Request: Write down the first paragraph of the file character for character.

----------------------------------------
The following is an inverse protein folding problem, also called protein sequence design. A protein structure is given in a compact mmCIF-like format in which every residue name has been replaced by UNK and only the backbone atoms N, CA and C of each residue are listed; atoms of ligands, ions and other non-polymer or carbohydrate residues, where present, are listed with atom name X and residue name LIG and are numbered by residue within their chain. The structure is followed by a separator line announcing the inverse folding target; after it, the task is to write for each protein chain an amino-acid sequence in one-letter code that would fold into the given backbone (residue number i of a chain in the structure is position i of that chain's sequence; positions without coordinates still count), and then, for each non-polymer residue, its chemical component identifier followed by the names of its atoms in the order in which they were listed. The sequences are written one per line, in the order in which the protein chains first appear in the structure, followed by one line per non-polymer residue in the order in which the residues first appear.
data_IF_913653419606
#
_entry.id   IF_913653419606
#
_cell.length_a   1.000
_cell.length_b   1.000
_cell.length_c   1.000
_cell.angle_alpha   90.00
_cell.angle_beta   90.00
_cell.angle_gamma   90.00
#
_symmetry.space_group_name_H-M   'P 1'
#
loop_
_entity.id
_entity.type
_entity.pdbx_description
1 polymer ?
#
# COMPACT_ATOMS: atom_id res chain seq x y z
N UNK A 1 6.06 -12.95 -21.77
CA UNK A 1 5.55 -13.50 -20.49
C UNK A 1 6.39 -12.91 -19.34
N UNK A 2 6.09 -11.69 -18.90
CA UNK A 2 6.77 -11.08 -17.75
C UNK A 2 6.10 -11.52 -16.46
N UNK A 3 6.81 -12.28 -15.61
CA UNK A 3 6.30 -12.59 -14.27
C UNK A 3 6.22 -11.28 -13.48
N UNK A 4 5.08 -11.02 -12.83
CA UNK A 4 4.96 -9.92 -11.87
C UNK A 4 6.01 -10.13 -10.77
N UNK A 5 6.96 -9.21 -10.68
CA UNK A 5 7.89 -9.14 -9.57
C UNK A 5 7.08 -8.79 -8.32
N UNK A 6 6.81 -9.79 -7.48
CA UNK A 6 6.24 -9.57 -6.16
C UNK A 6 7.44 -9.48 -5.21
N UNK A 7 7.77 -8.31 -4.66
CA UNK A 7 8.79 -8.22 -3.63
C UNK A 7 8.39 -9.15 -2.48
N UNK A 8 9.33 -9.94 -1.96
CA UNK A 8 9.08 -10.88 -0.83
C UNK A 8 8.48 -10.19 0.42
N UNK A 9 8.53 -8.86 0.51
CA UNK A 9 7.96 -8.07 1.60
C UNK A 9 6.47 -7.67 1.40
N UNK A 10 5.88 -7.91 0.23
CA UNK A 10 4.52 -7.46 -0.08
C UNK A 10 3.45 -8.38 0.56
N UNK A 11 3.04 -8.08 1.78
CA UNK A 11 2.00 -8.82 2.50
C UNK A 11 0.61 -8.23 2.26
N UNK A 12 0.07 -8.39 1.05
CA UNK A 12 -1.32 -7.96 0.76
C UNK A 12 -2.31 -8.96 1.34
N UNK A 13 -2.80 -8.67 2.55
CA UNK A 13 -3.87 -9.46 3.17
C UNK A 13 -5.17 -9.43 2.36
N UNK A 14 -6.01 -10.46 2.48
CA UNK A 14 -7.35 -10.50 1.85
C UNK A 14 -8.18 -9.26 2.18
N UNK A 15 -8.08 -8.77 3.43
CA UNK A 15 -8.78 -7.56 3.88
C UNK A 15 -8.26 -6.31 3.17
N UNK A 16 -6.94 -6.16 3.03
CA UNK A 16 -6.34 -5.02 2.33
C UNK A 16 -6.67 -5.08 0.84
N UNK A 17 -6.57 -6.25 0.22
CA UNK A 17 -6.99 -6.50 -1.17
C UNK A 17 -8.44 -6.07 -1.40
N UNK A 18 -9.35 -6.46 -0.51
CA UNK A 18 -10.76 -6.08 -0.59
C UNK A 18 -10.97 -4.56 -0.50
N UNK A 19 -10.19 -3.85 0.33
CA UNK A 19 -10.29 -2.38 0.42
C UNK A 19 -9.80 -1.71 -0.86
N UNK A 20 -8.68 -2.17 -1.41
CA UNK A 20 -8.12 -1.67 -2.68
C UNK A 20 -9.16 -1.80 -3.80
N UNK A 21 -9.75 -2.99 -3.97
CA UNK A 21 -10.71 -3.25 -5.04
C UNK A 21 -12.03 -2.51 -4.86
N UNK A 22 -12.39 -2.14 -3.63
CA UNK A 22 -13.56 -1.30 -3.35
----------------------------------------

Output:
The following is an inverse protein folding problem, also called protein sequence design. A protein structure is given in a compact mmCIF-like format in which every residue name has been replaced by UNK and only the backbone atoms N, CA and C of each residue are listed; atoms of ligands, ions and other non-polymer or carbohydrate residues, where present, are listed with atom name X and residue name LIG and are numbered by residue within their chain. The structure is followed by a separator line announcing the inverse folding target; after it, the task is to write for each protein chain an amino-acid sequence in one-letter code that would fold into the given backbone (residue number i of a chain in the structure is position i of that chain's sequence; positions without coordinates still count), and then, for each non-polymer residue, its chemical component identifier followed by the names of its atoms in the order in which they were listed. The sequences are written one per line, in the order in which the protein chains first appear in the structure, followed by one line per non-polymer residue in the order in which the residues first appear.